The inaugural food photography class for food bloggers took place last weekend at Muriwai at the gourmet gannet workshop www.gourmetgannet.co.nz. All partcipants all found it useful , but had particular concerns that I thought I could address further in this post.
The basics of cameras is always a good place to start, and some of you found apertures and shutter speeds confusing. Simply put : With the aperture , the higher the number the smaller the hole and the smaller the whole the more there is in focus . With Shutter speeds the higher the number the faster the shutter speed and the better ability to stop fast motion. So if you are pouring cream or sauce in a picture , you might want to consider this. The two are interrelated so in any given amount of light they need t0 be adjusted to get the correct exposure , and then creative decisions taken as to whether you want more in focus or you need to stop movement for some reason – or if you are hand holding the camera you will need the fastest shutter speed you can use to make your details crisp and sharp. If you need to acheive a small amount o focus then a wide aperture and a fast shutter speed need to be used.
To increase or decrease the sensitivity to light of your camera you can use the asa /iso setting . the higher the setting the more sensitive the camera is to light , but at the cost of a degradation in the image quality , but this will depend on the model of camera, and the bigger the camera the bigger the chip and pixels and the more ability to gather light and produce a higher quality image. So an SLR is better than a point and shoot in this regard.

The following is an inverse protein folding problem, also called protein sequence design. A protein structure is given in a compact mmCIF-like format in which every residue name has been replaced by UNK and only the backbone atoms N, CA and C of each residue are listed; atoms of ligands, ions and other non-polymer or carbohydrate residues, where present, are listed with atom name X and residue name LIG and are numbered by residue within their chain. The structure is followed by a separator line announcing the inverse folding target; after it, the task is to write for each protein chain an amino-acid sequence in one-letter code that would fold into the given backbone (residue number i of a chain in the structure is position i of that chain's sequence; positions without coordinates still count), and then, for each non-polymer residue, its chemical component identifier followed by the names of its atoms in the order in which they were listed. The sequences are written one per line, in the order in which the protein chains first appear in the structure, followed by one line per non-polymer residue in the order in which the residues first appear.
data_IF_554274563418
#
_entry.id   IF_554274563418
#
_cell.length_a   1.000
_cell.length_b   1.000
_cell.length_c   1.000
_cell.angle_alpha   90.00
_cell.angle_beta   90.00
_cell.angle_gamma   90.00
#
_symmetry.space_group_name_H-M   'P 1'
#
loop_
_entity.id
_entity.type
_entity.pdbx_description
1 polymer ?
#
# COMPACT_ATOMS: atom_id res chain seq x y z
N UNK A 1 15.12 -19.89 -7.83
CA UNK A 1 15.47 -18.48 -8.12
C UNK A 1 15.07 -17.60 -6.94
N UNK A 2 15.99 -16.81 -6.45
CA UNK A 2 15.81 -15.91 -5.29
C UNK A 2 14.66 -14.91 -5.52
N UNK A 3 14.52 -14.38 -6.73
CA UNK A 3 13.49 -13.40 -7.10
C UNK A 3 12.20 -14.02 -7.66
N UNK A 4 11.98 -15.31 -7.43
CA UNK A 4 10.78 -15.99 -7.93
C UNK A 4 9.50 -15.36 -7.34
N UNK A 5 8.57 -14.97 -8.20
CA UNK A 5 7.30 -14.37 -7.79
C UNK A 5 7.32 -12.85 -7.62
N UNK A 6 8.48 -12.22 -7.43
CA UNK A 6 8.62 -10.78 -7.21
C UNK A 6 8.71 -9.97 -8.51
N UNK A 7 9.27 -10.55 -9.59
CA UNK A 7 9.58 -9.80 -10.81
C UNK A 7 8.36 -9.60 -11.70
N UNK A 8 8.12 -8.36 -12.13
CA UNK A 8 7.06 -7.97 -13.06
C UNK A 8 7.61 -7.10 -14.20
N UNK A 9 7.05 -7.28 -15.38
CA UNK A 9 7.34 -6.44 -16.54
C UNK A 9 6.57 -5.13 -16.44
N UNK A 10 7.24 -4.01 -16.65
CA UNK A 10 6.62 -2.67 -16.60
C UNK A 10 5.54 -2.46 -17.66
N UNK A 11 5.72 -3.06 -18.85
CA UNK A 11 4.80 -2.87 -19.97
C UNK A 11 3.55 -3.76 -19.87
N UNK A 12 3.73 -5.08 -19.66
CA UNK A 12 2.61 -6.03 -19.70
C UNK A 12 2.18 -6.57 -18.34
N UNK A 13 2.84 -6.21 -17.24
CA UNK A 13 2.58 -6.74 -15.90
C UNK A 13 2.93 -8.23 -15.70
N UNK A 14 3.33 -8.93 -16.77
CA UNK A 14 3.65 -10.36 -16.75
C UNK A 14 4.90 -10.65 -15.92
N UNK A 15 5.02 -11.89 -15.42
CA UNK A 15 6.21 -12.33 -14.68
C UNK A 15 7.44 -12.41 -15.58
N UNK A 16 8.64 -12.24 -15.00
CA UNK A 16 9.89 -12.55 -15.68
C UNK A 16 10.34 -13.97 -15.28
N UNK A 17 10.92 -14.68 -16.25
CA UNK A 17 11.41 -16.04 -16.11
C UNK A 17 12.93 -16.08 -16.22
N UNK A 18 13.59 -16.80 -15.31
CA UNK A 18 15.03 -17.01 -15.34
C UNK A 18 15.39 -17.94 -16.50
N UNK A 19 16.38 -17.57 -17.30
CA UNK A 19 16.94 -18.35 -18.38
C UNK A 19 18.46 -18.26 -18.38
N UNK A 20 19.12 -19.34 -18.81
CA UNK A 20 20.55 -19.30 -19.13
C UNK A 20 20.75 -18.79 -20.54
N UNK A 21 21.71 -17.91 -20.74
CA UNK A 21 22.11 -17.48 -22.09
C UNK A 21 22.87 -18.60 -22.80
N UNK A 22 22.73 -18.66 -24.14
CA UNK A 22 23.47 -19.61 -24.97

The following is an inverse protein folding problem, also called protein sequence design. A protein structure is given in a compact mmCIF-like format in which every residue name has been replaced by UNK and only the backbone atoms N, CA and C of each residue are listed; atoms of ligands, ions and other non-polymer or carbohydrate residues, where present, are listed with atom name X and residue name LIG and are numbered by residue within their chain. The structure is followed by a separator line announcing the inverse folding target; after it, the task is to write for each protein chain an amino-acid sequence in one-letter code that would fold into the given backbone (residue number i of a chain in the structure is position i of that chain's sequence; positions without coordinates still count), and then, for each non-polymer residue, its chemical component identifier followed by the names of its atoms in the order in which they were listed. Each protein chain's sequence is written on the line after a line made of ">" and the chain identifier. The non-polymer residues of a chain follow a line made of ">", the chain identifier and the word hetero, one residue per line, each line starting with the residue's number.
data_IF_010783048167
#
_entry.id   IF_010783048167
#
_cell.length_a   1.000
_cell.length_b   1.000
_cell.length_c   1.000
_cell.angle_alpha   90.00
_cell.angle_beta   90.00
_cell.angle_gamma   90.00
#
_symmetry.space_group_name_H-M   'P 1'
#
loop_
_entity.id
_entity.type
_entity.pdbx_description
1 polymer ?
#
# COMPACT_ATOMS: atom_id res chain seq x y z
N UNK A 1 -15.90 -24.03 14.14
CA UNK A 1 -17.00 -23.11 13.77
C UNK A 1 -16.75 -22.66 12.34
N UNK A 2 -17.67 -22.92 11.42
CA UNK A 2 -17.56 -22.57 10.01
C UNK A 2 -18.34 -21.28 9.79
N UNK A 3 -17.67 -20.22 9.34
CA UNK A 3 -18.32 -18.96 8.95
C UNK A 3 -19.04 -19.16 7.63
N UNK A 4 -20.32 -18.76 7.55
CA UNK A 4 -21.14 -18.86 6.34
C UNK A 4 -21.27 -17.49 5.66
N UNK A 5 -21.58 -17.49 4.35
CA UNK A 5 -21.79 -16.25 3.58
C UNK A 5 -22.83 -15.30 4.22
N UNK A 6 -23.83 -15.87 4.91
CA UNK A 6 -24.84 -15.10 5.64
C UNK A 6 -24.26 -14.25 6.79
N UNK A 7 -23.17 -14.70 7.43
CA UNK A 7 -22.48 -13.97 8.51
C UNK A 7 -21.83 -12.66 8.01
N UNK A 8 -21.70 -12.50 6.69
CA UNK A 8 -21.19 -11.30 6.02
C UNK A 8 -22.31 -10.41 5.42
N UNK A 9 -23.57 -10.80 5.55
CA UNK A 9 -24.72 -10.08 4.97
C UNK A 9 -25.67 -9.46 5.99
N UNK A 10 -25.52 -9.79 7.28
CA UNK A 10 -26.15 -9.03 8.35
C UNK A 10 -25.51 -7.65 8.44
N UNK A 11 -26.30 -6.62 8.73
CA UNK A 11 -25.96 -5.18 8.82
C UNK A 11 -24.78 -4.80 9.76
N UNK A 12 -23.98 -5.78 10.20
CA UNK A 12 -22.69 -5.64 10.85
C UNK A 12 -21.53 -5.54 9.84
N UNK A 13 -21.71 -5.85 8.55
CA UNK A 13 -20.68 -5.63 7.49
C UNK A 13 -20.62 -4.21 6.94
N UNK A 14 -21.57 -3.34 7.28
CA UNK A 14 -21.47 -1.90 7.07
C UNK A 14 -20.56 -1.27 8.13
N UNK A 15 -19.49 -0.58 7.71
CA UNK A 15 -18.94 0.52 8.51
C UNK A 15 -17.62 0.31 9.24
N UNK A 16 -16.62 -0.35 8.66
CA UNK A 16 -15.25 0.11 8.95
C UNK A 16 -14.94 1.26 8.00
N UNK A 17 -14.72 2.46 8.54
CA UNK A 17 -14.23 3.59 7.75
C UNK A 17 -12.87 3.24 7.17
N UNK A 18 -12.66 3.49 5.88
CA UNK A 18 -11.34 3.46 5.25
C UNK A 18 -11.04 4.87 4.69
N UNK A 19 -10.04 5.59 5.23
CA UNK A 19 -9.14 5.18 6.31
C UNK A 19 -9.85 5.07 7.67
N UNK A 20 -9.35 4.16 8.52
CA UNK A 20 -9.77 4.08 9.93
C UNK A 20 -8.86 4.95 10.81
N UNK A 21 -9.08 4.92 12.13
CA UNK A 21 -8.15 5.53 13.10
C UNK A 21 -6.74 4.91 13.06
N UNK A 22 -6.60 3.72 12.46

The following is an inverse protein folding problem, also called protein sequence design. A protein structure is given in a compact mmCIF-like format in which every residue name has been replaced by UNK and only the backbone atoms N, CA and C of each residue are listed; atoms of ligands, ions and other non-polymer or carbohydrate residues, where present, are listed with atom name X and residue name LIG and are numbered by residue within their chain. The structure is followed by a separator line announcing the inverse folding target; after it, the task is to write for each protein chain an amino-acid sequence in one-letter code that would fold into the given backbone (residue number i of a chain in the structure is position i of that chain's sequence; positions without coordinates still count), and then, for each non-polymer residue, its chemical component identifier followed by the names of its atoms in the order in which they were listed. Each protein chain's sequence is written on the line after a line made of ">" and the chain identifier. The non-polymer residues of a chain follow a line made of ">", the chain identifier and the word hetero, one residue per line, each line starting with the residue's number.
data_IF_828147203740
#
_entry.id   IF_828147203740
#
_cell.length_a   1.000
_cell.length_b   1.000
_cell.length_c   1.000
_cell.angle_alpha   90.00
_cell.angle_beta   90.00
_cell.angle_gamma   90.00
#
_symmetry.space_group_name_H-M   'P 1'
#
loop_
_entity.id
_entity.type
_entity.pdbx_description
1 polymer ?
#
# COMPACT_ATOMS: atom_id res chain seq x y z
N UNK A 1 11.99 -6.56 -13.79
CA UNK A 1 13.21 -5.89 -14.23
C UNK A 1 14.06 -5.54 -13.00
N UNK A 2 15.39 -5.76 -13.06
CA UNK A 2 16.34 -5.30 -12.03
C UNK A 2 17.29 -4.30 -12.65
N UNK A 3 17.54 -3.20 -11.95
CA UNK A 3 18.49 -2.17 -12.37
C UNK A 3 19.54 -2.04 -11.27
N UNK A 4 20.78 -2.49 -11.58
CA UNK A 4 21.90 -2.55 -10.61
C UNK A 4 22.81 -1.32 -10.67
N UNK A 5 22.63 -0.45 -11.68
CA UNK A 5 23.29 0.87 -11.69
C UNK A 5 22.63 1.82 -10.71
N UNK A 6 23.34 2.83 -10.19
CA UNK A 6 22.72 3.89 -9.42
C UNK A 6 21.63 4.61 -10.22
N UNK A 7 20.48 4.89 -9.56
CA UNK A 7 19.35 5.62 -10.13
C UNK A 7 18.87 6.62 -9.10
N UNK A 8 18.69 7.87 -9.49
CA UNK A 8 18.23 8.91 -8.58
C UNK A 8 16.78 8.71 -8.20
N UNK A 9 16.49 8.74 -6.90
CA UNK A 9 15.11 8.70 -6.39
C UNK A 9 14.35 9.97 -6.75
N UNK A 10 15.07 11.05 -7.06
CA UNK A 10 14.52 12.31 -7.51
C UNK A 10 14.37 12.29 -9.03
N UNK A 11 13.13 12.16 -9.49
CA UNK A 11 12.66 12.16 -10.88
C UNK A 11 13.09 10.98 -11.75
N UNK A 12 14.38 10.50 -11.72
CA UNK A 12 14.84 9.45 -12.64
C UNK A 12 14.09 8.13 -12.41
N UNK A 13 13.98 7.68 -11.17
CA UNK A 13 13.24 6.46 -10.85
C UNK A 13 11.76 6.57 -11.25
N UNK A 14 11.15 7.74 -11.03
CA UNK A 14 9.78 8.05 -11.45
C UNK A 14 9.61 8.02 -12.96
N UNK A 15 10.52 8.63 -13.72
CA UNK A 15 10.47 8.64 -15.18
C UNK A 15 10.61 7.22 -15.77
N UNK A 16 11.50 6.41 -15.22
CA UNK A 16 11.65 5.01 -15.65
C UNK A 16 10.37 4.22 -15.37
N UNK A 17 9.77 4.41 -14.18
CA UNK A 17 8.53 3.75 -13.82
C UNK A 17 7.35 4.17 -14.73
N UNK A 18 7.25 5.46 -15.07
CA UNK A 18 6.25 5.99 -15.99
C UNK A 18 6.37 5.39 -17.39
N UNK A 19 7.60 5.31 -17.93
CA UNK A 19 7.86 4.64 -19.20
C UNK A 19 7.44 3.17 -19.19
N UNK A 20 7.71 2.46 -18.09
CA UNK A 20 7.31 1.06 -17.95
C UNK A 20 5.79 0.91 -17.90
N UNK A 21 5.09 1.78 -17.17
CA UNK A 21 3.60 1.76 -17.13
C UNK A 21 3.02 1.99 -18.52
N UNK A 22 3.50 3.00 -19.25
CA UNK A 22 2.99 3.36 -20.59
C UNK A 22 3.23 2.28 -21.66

Tripod – Use a tripod if possible , its so much easier if only one thing is moving around. Its not just to keep your camera still , but it can be an important tool to aid composition.
Different light sources – we looked at the difference between tungsten and daylight , many of you were concerned about how you might photograph your food in winter and the shortage of daylight hours to work with. Remember your camera has a tungsten light switch which allows you to use indoor light , if using conventional tungsten bulbs , if using fluorescent, we looked at how to balance the lighting with a grey card using the raw file settings on your camera, .we can do this with jpegs as well within some programs like the Canon digital
professional pro we were using . ( free with your Canon SLR ) its also possible in Adobe lightroom and Camera Raw amongst other computer programmes. Some programmes also allow you to shoot directly to your computer , very useful for a better assessment of your images.
Reflectors- a basic reflector, white or silver , can make all the difference to lighten shadows and create attractive highlights on the food. We also looked at using a black reflector to deepen shadows and get a more ” rembrandt painting” style of effect.